10) Interest rates are hovering in the 4% range:

interest rates by sacramento appraisal blog since 2008

Interest rates took a very slight dip last month, and they’ve been hovering in the lower 4s all year. The Fed still hasn’t given any indication they will raise rates aggressively since we all know that would be a disaster for the market because of how fragile the housing market and economy still is. It would be an equal disaster to lower rates aggressively too since that would create more upward value movement, and we really need the job market to catch up to the housing market, don’t we?

Was this helpful? I hope this was helpful for you and your clients. My goal each month with writing such a big post is to help illuminate what the market is doing, and in turn help explain why the market is moving the way it is. The real estate market has many “layers” that impact value, which is why it’s important to take a look at so many trends at one given time.

Summary: The market is slowing down, and it’s simply not the “glory days” of 2012 and 2013 any longer. While this is not cheerful news for some sellers, it’s great news for buyers since they are gaining more power to negotiate. Part of the market softening is normal since values tend to cool as the summer fades away, yet part of it is the market adjusting and trying to figure out how to be “normal” and cope without outside cash investors acting as a “steroid” for values. In closing, a few months ago we talked about signs to look for when a market begins to get soft, and many of these things below have been happening.


Sharing Trends with your Clients? If you want to share graphs online or in your newsletter, please see my sharing policy. Thank you for sharing.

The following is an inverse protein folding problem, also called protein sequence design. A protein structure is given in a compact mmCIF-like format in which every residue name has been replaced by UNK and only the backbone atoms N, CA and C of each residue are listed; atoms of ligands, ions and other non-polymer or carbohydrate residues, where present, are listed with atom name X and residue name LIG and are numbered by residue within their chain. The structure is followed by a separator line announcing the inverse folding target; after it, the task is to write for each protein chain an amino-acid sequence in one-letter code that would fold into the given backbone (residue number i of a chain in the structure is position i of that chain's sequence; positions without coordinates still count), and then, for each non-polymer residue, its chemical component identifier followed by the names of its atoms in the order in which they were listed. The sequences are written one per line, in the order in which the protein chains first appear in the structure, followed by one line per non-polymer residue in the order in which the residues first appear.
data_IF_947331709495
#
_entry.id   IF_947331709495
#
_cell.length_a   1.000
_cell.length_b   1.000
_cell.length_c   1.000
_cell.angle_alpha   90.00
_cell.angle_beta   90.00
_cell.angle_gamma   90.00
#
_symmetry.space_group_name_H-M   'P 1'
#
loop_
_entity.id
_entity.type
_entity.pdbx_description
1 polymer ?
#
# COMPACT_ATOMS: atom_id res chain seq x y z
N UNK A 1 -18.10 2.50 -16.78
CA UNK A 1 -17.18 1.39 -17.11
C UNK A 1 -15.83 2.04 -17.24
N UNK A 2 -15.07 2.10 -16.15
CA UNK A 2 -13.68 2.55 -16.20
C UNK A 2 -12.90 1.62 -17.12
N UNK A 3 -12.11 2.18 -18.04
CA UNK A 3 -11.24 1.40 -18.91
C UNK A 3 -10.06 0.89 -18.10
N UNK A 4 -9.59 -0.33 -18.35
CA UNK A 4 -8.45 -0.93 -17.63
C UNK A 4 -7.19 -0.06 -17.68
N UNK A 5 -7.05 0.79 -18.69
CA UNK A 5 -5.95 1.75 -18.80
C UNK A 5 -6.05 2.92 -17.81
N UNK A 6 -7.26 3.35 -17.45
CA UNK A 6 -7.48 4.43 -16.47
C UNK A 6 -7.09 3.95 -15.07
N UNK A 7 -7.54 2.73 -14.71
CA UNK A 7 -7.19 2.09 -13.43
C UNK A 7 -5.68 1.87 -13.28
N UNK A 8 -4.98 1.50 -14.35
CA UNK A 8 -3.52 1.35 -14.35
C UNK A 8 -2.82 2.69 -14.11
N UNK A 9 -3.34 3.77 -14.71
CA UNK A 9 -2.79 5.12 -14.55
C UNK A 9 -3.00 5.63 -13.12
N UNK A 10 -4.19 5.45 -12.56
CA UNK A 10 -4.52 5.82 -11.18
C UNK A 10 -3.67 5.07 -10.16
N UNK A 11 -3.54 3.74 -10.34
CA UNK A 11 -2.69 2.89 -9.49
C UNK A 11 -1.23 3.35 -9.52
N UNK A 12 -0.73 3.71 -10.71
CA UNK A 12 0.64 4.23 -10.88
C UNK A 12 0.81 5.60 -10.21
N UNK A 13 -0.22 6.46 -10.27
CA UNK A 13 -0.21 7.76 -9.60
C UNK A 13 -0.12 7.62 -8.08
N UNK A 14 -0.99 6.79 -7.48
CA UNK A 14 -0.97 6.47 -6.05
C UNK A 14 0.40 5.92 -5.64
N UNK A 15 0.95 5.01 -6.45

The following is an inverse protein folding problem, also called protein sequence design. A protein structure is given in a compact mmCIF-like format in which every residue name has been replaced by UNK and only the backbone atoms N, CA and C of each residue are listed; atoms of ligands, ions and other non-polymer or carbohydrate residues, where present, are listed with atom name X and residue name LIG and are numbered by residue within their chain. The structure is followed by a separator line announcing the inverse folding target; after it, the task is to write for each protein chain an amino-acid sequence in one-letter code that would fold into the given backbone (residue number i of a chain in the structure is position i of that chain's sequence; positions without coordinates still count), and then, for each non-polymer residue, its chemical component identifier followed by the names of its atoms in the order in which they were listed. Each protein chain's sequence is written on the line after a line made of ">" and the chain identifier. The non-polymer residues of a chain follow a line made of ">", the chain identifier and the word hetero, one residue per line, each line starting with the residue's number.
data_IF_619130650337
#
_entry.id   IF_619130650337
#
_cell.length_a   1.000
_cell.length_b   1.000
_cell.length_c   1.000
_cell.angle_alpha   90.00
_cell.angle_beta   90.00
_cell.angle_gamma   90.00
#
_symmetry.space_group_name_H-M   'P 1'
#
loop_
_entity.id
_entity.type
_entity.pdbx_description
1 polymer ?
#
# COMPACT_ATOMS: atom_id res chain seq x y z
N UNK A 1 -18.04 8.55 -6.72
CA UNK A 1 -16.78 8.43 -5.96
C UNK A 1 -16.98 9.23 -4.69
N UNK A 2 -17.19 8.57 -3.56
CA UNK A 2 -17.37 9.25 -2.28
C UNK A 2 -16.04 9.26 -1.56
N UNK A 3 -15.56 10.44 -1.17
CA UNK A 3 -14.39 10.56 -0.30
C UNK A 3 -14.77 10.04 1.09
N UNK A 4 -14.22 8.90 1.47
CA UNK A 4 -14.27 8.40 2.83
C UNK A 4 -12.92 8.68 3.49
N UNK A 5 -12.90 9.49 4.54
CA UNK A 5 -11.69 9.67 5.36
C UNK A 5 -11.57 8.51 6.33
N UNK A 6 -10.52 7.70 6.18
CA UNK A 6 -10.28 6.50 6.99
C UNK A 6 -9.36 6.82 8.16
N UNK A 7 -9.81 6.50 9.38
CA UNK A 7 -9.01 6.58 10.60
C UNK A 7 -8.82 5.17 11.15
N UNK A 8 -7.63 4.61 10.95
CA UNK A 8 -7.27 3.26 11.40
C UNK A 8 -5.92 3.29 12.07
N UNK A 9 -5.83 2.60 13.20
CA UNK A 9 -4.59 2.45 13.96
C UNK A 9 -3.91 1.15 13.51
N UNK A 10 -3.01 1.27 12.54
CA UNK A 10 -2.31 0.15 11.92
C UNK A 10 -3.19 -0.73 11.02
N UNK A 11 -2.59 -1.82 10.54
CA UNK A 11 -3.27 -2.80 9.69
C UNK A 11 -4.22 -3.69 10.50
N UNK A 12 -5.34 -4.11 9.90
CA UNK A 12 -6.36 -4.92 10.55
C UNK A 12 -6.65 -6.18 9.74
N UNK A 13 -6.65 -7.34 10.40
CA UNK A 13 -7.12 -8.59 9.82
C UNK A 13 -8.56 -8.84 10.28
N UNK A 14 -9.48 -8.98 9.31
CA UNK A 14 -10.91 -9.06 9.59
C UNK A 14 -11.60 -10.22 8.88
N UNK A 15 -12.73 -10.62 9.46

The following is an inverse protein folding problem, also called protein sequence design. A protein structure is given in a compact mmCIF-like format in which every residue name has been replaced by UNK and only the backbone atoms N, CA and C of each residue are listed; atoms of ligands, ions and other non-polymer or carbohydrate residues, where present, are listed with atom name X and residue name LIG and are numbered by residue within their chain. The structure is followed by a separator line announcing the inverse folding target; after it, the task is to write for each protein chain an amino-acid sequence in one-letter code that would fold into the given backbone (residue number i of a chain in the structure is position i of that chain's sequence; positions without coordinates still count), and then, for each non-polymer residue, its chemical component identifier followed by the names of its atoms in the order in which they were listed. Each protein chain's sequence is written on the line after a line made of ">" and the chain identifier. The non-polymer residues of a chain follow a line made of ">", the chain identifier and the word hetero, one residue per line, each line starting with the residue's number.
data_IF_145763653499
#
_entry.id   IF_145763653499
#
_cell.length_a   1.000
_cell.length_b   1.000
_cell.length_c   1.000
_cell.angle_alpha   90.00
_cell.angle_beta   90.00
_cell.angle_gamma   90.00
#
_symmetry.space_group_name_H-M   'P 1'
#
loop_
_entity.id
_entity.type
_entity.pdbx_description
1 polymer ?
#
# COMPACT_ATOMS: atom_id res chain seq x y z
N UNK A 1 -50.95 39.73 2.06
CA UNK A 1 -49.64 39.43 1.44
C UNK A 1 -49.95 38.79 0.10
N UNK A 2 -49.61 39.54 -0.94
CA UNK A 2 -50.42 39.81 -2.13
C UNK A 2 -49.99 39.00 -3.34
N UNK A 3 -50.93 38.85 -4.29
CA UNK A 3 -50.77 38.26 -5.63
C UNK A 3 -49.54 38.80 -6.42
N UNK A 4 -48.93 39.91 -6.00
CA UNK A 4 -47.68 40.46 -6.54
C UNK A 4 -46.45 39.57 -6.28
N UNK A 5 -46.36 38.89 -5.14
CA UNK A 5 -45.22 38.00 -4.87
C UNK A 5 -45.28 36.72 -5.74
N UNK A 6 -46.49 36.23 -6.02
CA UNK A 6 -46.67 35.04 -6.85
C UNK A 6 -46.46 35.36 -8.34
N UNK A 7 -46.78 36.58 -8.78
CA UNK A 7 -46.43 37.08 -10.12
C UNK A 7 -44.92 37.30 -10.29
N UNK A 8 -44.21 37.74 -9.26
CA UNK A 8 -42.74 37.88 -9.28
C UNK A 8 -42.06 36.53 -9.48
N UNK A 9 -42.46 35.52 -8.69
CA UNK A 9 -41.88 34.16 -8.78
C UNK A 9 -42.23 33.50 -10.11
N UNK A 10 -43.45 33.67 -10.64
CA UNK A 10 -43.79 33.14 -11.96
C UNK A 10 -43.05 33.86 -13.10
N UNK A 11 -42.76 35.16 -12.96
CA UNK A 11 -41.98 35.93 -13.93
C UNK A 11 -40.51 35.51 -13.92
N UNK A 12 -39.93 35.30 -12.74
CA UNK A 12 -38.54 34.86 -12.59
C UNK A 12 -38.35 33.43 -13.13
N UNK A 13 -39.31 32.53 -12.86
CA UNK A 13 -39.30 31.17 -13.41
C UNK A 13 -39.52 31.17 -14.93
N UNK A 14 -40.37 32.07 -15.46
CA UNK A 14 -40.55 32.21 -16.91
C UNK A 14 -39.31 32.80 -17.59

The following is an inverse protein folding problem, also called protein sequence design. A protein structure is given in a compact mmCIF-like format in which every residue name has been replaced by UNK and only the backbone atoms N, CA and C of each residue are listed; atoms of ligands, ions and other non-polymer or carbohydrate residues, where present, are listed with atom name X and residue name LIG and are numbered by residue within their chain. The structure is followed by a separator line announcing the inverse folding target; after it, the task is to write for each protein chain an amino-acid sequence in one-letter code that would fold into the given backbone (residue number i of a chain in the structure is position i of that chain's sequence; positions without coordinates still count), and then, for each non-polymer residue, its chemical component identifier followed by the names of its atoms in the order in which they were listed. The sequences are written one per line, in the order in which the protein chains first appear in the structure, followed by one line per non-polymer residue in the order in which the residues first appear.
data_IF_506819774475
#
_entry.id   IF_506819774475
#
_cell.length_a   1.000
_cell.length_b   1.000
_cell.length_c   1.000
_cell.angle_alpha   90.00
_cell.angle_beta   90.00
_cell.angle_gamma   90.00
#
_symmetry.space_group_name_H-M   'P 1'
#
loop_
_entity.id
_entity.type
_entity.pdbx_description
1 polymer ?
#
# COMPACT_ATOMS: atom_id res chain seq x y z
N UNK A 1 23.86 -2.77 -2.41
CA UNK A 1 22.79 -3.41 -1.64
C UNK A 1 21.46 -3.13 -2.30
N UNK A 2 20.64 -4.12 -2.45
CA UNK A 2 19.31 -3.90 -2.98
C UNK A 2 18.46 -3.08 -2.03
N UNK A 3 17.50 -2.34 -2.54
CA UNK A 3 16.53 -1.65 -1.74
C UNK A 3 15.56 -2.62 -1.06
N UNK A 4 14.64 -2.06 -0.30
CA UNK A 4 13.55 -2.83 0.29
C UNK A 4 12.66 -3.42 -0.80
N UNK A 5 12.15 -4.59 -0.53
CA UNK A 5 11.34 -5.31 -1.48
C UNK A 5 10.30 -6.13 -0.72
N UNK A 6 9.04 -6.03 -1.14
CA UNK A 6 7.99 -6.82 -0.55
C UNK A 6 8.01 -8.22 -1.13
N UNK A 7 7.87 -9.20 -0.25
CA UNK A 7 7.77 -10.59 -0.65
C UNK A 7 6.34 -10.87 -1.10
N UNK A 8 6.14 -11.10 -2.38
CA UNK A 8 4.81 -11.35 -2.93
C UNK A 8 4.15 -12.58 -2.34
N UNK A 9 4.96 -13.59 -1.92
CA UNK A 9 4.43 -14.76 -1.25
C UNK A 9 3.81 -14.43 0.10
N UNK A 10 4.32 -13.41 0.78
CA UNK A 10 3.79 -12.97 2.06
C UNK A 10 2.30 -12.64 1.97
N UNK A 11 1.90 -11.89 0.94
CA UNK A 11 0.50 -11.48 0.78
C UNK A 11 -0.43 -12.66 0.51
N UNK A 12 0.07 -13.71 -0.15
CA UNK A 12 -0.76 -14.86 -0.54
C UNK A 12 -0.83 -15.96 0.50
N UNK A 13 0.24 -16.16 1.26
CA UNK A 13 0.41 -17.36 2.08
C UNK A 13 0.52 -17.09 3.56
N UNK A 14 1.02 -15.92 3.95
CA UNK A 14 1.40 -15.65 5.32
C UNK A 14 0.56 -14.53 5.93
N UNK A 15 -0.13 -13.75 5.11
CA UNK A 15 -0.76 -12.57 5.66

Questions: How else would you describe the market? I’d love to hear your take.

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The 4 requirements for a room to be considered a bedroom

Is it a bedroom or not? Let’s talk about what makes a bedroom a bedroom. I had someone ask me this question a few weeks ago after I wrote about whether a bedroom needs a window or not. I hope this is helpful. Feel free to pitch in any further insight or ask questions below.

what makes a bedroom a bedroom - by sacramento appraisal blog

Four things a room MUST have to be considered a bedroom:

  1. Entrance: A bedroom needs at least two methods of egress, so it should be accessible from the house (commonly through a door), and then have one other exit (window or door).
  2. Ceiling Height: A bedroom ceiling needs to be at least 7 ft tall. It’s okay if some portions of the ceiling are below this level, but at least 50% of the ceiling needs to be a minimum of 7 ft in height. Most ceilings tend to be at least 8 ft tall, so ceiling height is not usually an issue (R305.1).
  3. Escape: A bedroom must have one other method of egress beyond the entrance point. A door to the exterior works as an exit point, and so does a window. According to the International Residential Code, a bedroom window can be between 24 and 44 inches from the floor, it needs at least 5.7 square feet for the opening, and it must measure no less than 24 inches high and 20 inches wide (R310.1).
  4. Size: The room should be at least 70 sq ft, and more specifically the room cannot be smaller than 7 feet in any horizontal direction (sorry, that 1’x70′ room won’t work) (R304.2 / R304.4).